The Summer Institute uses the sample survey as the basic instrument for the scientific measurement of human activity. It presents sample survey methods in courses designed to meet the educational needs of those specializing in social and behavioral research such as professionals in business, public health, natural resources, law, medicine, nursing, social work, and many other domains of study.
There is no widely accepted definition of what constitutes a sample survey. There are several characteristics, though, that are widely accepted features. Sample surveys have carefully drawn samples of subjects from well-defined populations. They collect factual information and subjective attitudes from the sample subjects. The results are quantifiably summarized through estimation and analysis of associations among collected measures.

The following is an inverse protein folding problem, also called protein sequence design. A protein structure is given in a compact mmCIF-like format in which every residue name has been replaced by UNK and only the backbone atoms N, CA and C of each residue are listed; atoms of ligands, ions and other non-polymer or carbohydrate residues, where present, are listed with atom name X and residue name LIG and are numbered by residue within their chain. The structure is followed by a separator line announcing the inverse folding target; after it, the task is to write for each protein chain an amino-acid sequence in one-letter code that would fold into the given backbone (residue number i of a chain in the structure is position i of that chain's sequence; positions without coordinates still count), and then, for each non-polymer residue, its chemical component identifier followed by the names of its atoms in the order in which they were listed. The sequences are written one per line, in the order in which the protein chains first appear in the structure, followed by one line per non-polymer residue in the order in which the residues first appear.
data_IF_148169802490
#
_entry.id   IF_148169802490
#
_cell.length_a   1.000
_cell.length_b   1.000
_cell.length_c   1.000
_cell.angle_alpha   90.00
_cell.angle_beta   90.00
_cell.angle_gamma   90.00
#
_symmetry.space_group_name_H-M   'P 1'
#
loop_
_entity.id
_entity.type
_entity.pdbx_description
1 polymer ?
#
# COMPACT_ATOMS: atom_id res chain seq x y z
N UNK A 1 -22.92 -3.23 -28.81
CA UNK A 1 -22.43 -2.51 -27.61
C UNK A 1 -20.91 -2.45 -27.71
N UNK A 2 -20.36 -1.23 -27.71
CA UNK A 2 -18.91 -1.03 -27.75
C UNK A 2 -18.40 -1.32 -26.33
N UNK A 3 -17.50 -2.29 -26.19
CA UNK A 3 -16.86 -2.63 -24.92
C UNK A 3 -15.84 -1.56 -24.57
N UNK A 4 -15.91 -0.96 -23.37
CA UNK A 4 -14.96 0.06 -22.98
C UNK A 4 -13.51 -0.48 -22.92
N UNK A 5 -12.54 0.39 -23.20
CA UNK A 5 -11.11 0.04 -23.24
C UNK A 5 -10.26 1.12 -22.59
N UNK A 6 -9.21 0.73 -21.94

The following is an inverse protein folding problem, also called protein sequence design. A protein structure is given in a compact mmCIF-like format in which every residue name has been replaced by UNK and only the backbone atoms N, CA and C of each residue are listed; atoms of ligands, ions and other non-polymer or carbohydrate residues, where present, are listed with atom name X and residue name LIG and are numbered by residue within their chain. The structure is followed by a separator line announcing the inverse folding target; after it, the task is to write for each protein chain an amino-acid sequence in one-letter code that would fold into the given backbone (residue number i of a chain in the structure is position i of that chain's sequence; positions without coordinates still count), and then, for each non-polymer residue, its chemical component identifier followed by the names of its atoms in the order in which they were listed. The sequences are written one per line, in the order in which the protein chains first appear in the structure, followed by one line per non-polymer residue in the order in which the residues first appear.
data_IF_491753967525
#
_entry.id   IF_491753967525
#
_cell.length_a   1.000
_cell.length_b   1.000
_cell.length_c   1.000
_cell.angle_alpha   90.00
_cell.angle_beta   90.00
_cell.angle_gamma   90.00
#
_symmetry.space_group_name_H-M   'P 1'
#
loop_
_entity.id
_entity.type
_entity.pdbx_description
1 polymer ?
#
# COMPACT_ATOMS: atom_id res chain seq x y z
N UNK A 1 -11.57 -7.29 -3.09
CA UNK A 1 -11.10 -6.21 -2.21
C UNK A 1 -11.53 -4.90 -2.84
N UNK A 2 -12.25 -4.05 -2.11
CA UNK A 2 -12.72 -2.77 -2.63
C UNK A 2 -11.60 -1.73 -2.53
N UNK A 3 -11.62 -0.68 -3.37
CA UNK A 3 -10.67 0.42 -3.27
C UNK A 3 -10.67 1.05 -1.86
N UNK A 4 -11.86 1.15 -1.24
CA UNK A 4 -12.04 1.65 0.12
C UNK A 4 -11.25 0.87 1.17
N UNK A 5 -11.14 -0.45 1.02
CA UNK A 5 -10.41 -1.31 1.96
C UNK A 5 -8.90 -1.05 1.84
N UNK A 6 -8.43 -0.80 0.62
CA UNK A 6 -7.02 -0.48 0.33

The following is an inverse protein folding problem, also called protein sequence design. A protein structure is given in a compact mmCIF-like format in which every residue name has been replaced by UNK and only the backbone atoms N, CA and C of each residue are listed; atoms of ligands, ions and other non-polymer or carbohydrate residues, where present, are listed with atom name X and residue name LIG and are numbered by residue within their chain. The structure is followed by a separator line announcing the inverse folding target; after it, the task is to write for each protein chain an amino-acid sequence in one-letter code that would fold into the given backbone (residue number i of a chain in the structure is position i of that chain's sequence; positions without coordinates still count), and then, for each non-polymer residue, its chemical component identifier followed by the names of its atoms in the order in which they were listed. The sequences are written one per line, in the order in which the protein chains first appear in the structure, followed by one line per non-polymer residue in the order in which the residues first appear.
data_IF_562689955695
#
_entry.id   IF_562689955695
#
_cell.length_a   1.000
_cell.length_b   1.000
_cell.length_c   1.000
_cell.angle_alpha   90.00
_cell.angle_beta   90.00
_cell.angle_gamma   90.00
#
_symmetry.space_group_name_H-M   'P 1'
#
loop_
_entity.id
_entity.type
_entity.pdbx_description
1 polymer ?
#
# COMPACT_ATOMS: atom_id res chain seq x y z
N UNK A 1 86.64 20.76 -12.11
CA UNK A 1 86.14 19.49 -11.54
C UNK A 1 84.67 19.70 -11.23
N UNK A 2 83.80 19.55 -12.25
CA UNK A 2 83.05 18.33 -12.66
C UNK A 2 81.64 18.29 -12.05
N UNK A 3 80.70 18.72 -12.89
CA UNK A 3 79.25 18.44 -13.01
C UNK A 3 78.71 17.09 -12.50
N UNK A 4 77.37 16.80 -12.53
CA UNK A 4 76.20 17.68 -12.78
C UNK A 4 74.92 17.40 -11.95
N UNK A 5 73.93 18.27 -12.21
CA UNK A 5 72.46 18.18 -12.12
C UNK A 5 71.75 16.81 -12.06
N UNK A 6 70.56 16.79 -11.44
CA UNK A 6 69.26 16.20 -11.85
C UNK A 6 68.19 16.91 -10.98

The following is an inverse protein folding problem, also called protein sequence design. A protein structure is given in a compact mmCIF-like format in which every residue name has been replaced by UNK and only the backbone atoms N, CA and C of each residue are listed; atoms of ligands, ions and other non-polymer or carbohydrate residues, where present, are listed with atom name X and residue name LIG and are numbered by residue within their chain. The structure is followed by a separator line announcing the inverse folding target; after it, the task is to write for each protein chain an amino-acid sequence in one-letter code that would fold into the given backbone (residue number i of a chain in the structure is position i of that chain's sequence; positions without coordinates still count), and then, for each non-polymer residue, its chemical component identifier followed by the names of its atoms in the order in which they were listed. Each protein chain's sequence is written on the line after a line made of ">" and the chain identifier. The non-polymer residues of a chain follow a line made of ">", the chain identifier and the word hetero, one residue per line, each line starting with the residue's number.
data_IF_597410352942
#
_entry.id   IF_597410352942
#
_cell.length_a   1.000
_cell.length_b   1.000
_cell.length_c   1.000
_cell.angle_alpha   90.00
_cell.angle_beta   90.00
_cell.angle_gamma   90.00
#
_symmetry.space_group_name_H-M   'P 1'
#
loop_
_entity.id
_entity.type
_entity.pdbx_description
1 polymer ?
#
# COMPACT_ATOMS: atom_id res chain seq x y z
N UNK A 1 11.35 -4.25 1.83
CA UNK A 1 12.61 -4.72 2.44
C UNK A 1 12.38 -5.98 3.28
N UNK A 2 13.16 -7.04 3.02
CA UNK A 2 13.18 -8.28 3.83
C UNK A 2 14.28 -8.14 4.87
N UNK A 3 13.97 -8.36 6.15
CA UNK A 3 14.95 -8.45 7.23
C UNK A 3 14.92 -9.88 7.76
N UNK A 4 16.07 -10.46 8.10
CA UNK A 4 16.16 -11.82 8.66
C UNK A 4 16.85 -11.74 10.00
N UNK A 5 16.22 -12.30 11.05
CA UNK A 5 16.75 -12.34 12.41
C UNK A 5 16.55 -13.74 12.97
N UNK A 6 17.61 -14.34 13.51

Because the survey techniques used in many Summer Institute courses have a statistical basis, participants in most cases must have a working knowledge of concepts and procedures in elementary statistics. These include measures of central tendency and dispersion, probability distributions and their properties, product-moment correlations, tests of significance, and the analysis of variance. For participants lacking these prerequisites, introductory courses are offered on basic statistical concepts.